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The A5 is a major road in the United Kingdommarker. It is also the first Roman built road in England hence the name Roman Road. It runs for about 260 miles (including sections concurrent with other designations) from Londonmarker, Englandmarker to Holyheadmarker, Walesmarker, following in part a section of the Roman Iter II route which later took the Anglo-Saxon name Watling Streetmarker.


The history of the A5 begins with Thomas Telford in the early nineteenth century. Following the Act of Union 1800, which unified Great Britainmarker and Irelandmarker, the government saw the need for improving communication links between Londonmarker and Dublinmarker. A Parliamentary committee led to an Act of Parliament of 1815 that authorised buying out existing turnpike road interests and, where necessary, constructing a new road, to complete the route between the two capitals. This made it the first major civilian state-funded road building project in Britain since Roman times.

Through Englandmarker, the road largely took over existing turnpike roads, which mainly followed the route of the Anglo-Saxon Wæcelinga Stræt (Watling Streetmarker), much of which had been historically the Roman road Iter II.

From Shrewsburymarker and through Walesmarker, Telford's work was more extensive. In places he followed existing roads, but he also built new links, including the Menai Suspension Bridgemarker to connect the mainland with Angleseymarker and the Stanley Embankment to Holy Islandmarker.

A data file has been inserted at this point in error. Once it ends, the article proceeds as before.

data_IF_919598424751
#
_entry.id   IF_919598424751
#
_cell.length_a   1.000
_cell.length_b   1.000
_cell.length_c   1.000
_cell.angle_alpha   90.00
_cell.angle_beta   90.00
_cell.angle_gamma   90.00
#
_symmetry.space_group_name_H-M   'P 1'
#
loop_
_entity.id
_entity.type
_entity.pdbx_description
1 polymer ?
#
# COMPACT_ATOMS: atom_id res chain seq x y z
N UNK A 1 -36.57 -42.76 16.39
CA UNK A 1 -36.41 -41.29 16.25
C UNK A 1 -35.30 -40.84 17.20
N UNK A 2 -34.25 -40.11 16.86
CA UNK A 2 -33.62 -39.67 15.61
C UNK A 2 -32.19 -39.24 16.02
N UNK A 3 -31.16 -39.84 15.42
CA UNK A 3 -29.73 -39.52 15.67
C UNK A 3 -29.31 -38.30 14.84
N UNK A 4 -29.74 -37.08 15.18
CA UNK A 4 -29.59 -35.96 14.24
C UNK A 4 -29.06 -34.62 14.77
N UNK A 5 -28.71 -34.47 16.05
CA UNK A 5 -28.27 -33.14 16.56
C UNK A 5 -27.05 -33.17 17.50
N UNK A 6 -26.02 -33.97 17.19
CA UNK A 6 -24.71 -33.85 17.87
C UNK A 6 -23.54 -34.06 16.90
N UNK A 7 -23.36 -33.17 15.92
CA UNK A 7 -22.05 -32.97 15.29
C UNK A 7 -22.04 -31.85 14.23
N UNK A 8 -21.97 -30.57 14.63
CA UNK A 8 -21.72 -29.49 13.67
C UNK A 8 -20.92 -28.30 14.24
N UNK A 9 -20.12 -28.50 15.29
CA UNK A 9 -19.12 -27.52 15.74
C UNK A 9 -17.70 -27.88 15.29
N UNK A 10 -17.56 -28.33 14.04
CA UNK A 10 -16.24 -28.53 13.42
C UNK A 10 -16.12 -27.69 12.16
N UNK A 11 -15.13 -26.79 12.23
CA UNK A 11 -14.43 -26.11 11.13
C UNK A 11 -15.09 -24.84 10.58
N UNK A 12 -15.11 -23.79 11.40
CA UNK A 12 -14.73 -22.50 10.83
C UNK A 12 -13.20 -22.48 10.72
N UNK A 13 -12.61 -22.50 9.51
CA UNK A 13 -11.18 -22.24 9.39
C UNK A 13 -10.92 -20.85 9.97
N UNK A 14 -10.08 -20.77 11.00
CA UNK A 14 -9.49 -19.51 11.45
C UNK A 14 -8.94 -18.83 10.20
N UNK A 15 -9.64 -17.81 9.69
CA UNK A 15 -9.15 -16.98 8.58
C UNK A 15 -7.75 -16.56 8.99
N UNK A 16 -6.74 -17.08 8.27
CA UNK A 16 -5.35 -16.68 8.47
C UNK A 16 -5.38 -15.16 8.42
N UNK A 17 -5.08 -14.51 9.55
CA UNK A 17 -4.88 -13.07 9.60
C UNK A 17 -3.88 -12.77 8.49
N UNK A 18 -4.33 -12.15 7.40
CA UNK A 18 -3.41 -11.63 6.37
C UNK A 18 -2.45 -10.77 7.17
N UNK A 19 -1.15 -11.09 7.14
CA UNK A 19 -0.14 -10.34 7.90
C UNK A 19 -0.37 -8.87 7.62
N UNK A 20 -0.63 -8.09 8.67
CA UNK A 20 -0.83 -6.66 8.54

Telford's road was complete with the opening of the Menai Suspension Bridgemarker in 1826.

Notable Features

The road was designed to allow stagecoaches and the Mail coach to carry post between London and Holyhead, and thence to Irelandmarker. Therefore throughout its length the gradient never exceeds 5%.

The route through Wales retains many of the original features of Telford's road and has, since 1995, been recognised as an historic route worthy of preservation. These features include the following:

  • many surviving and distinctive toll houses
  • 'depots' along the route, being roadside alcoves to store grit and materials
  • distinctive milestones at each mile - many originals having survived and been restored, others now replaced by replicas
  • distinctive gates in a 'sunburst' design, a few of which have survived
  • a weighbridge at Lon Isaf, between Bangormarker and Bethesdamarker

Tŷ Nant Cutting

In 1997, a section of bends on Telford's road between Tŷ Nant and Dinmael, in Wales, was by-passed by a modern cutting. However in 2006, investigations revealed that the rock face in the cutting had become unstable, and the A5 was closed from the end of May 2006 . Traffic was diverted onto the old A5 route, on a stretch known as the Glyn Bends, whilst the rock face was made safe. This involved the removal of 230,000 tonnes of rock and alluvial deposits. In July 2007, the A5 through the reconstructed cutting was reopened.

Route|Marble Arch, London
– start of the A5